Collaboration & Creativity
Written by Sarah Coffee
Paper Cut creates work through a process of collaborative devising - Tamara has written about the stages of creative development here - so collaboration is obviously key to our creative practice. We share equal responsibility not only for the devising of our work but also for all the production and administrative responsibilities that come with its presentation.
Collaborative devising as a way of creating theatre has a rich history, and we’re just one of many contemporary groups who continue to make work in this way. Alison Croggon writes thoughtfully here about a number of notable contemporary works that exist outside of traditional playwright/director/performer distinctions.
However, there is a general tendency, when discussing all types of creative practice, to view work in a hierarchy with collaboratively made work somewhere near the bottom. It originates in romantic myths about the nature of creativity that privilege the notion of author-genius figures who are imagined to somehow operate outside of external influences.
This is evident historically in ideas such as auteur theory, which sought to elevate film to the level of other previously recognised art forms by identifying a sole author, which was eventually found in the director.
It is also visible in recent criticism of Beyoncé that argues that she is a less worthy or authentic artist because of her collaboration with other song-writers, producers and musicians in the creation of her latest album Lemonade.
In terms of theatre, the diminishing of collaboratively created work is visible in the assumptions that underpin articles like this one, which refers to enjoying devised theatre as “a dirty secret”.
Underlying all of these arguments is an implication that the more people involved in creating a work, the less creative that work - and each of the people involved in making that work - must be. But this view of art is a very historically and culturally specific one. It is not the way art or any other creative practice is, must or should be.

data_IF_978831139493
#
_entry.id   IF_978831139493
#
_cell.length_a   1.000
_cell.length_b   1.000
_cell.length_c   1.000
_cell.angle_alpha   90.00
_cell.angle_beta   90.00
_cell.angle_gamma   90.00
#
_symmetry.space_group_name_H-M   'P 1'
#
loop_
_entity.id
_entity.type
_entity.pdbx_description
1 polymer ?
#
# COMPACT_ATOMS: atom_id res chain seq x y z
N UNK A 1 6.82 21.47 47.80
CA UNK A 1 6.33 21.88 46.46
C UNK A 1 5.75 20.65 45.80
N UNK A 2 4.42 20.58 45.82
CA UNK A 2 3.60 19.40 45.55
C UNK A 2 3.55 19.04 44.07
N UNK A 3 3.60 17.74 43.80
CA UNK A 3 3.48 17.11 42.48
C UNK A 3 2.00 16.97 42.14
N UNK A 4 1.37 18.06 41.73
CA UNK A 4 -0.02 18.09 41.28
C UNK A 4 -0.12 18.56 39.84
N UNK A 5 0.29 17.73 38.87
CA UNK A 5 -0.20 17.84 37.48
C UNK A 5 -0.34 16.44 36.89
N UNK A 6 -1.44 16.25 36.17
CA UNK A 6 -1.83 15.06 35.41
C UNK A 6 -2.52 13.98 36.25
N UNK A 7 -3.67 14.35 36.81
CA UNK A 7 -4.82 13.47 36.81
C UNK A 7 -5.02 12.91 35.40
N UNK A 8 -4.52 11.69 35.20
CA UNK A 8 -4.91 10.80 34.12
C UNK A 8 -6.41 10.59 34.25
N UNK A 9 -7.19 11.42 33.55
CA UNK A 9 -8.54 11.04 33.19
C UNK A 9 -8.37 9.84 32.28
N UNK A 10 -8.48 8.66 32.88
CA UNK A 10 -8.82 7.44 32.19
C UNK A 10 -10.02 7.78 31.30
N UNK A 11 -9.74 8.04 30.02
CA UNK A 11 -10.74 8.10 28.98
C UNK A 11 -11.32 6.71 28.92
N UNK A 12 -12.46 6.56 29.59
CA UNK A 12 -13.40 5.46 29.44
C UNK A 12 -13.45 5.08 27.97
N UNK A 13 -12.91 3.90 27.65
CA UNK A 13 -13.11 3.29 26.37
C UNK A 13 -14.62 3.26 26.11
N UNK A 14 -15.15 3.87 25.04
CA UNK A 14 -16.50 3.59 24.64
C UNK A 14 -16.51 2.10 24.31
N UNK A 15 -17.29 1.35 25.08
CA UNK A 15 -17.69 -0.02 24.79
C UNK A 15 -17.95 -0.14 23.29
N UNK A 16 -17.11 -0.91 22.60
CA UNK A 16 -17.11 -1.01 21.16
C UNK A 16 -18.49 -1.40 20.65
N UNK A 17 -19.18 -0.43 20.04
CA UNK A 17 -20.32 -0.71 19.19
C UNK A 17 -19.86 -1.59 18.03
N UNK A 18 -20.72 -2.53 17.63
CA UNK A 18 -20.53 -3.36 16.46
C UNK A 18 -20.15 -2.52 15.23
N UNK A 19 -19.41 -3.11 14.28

Researchers have for a long time now recognised that all creativity is an essentially collaborative process - whether arguing that all art is a collective activity (Becker, 1982) or that creative practitioners are “part of a system of mutual influences” (Csikszentmihalyi, 1988, p.336).
At the very least, the process of creativity necessarily involves other people, and this applies whether you make work in an overtly collaborative way as we do, or are a playwright in the most traditional sense of the word.
The essentially collaborative nature of creative practice can be seen in a number of ways. Firstly, in acknowledging how individuals come to be involved in their chosen creative domain. People like teachers, parents, friends and mentors can all influence what practice someone becomes involved in and what that involvement looks like.
Secondly, all creative works are built in some way upon knowledge of the traditions and conventions of the work of others who have come before. This is true even in acting against those traditions.
As Paper Cut we are influenced by the work of other contemporary theatre makers, work in other art forms such as music, articles we read online (e.g. this article provided some inspiration for Hello, Stranger), academic literature, unrelated conversations with each other and other people, and the other practitioners we trade skills and train with.
Learning from others and expanding our knowledge of what is possible is an essential part of our practice.
Finally, we are also significantly influenced by our audience - both in consideration of potential audiences when developing a work and as co-creators of the work during each performance.
Questions of collaboration and influence can be asked infinitely: who built the venue I am performing in? Who made the website we’re selling tickets through? Am I interested in this idea because my English teacher read us that book in Year 6? Who drove the truck to the hardware store that sold the timber we used to make this set? It’s a semi-ridiculous but useful exercise in recognising that creative practice is only made possible by others.
As Paper Cut, not only is our creative process collaborative in the sense of the three of us sharing creative decision making, we also recognise that it applies far more broadly than this. As it does to all creative practice. And we believe this essential collaborative contribution is not only worth acknowledging but also worth celebrating.
Becker, H. (1982). Art Worlds. Berkley: University of California Press.
Csikszentmihalyi, M. (1988). Society, Culture, and Person: A Systems View of Creativity. In Sternberg (Ed.), The Nature of Creativity (pp. 325-338). Cambridge: Cambridge University Press.